Monday mornings have become quite busy for us since my daughter began preschool last September. I teach yoga at the Maryland Athletic Club in Harbor East from 10-11, she has to be at school at 8:50, so we’ve employed the divide and conquer technique–My husband takes our daughter to school and I bring our nearly two year old son with me to the gym, where childcare is graciously provided. I remember the Mondays of yesteryear…when we could just stay home and laze around and do nothing all day if we wanted. How different life is now that there are kids and Monday morning yoga commitments in the picture.
Husband and daughter had been gone nearly an hour before I got myself and my son ready to go. The house was quieter than usual, yet I still felt bombarded by noise. It was my inner noise, which is always pretty frantic, convinced that I have to get everything done more quickly than I’m currently getting things done.
Aren and I were out the door fifteen minutes later than I like to leave, and I tried to remind myself to breathe deeply, slow down, remember that I’m of no use to my yoga students if I’m dead in a car wreck somewhere…
When I merged onto the highway and noticed a much higher volume of traffic than usual, I felt an immediate sense of gratitude arrive with the recognition that I didn’t have to do this every day, week after week, month after month, year after year. Ugh. Poor commuters having to find a way to be happy in spite of the endless traffic, having to be vigilant, hyper aware, traveling at high speeds, in all sorts of weather conditions. That’s just exhausting.
Upon exiting the highway, and again noticing lots and lots of traffic, I caught myself feeling extra impatient and casting undeserved scowling faces at unsuspecting old people who were carrying on with their lives at their normal pace.
I even let fly a few curses as I attempted to weave around slower moving vehicles so that I could speed through a green light before it changed.
How did I get this way? Why am I always in such a hurry? Why do I experience the other drivers with whom I share the road as my adversaries? How can I change this?
I suspect it might take a very long time for me to change a habit as deeply ingrained as my road rage. I’ve calmed down considerably since my kids came along, and this has given me some hope. I want to set a good example for my kids, and I want to be safe. A lot of the time I’m successful in slowing down and not saying too much to the people who can’t hear me anyway, but more often than I’d like I catch myself muttering cloaked insults under my breath. I never knew I had such venom until I listened to the things I say to other drivers when I’m in my car.
I’ve employed multiple techniques to mitigate the endless supply of anger, impatience, and irritation that arise when I’m behind the wheel:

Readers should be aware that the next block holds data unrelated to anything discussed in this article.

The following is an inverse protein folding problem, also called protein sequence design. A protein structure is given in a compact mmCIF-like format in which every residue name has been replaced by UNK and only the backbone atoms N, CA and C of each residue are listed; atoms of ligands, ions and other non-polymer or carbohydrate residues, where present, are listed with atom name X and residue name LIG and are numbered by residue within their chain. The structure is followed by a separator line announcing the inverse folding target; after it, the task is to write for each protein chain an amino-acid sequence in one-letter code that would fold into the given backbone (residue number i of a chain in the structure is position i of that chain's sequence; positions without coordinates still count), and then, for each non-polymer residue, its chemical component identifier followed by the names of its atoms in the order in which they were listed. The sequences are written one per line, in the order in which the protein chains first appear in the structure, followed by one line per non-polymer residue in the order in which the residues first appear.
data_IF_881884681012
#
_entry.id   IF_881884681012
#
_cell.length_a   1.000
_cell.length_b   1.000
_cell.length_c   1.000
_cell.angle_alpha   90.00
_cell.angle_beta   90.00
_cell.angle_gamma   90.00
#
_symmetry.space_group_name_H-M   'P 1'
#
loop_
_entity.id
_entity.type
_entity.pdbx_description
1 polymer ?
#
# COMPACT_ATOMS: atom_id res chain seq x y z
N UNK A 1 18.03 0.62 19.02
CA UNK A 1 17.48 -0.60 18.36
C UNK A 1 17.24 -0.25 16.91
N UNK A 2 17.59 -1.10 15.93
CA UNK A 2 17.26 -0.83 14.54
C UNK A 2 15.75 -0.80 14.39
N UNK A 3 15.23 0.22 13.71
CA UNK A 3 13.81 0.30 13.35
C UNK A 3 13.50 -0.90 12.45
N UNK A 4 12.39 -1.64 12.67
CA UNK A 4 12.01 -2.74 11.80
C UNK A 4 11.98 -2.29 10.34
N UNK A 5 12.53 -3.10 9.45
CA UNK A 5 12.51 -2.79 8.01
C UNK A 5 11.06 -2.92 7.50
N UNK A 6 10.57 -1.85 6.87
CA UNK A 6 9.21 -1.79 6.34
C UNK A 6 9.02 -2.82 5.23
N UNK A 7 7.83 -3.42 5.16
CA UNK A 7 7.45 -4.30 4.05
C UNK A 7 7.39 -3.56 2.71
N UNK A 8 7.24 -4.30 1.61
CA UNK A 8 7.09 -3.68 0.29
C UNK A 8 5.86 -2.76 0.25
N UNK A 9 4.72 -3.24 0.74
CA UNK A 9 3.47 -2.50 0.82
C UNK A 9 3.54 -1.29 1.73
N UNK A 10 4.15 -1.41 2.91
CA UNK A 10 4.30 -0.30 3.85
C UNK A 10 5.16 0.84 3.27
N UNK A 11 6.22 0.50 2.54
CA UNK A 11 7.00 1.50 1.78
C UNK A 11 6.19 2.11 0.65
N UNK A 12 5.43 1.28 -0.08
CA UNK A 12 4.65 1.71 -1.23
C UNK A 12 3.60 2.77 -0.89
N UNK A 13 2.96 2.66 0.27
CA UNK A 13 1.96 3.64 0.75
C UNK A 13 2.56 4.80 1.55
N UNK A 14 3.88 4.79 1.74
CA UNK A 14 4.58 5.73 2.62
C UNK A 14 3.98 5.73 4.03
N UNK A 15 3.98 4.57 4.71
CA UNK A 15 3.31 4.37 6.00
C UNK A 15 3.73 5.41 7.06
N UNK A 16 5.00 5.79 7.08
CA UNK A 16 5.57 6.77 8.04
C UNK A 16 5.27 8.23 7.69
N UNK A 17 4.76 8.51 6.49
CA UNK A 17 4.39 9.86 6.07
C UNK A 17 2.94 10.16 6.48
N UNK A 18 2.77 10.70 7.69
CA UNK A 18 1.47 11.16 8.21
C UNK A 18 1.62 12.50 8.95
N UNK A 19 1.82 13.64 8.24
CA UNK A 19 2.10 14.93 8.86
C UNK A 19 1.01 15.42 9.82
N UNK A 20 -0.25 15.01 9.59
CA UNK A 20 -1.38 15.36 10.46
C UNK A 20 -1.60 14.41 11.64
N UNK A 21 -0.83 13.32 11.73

1)Breathwork (the ujayi breath)
2)Chanting (I like the seed mantras associated with the chakras)
3)Calling a friend or family member (car is equipped with hands-free link, otherwise I wouldn’t do it!)
4)Listening to Pema Chodron (her voice is so soothing)
5)Looking for things to appreciate in the landscape around me (the pretty sunrise, birds on the telephone line, a brightly colored sign, the way the wind blows the leaves across the road…)
What all of this amounts to is I need something to distract me, or else I automatically default to being stressed out, anxious, annoyed, impatient, uptight, tense, and just plain miserable a lot of the time when I’m driving.
I want to change this. I really do. I want to not need a distraction to be happy when I’m behind the wheel. I keep asking myself countless times every day what it would take to change my reactivity, but I’m pretty sure I already know, always have known. It will take awareness, patience, discipline, and time.
Deep down I’m an eternal optimist, and I try to make meaning out of my experiences, because what is life for if we don’t take the time to learn from it and understand it? I’d like to think that my own driving experiences have helped me to feel connected with a great deal of people who live the same reality–who have to go somewhere because they’re trying to do the right thing, be responsible, earn an income to support themselves and their family.
If you see me on the road, you may not believe me, but this is what I really want to say to all you commuters out there who have to deal with lots of driving on a regular basis:
I have the deepest possible sympathy for you. Maybe you find a moment to breathe. May traffic be light and flowing with ease. May you be safe. May you be happy.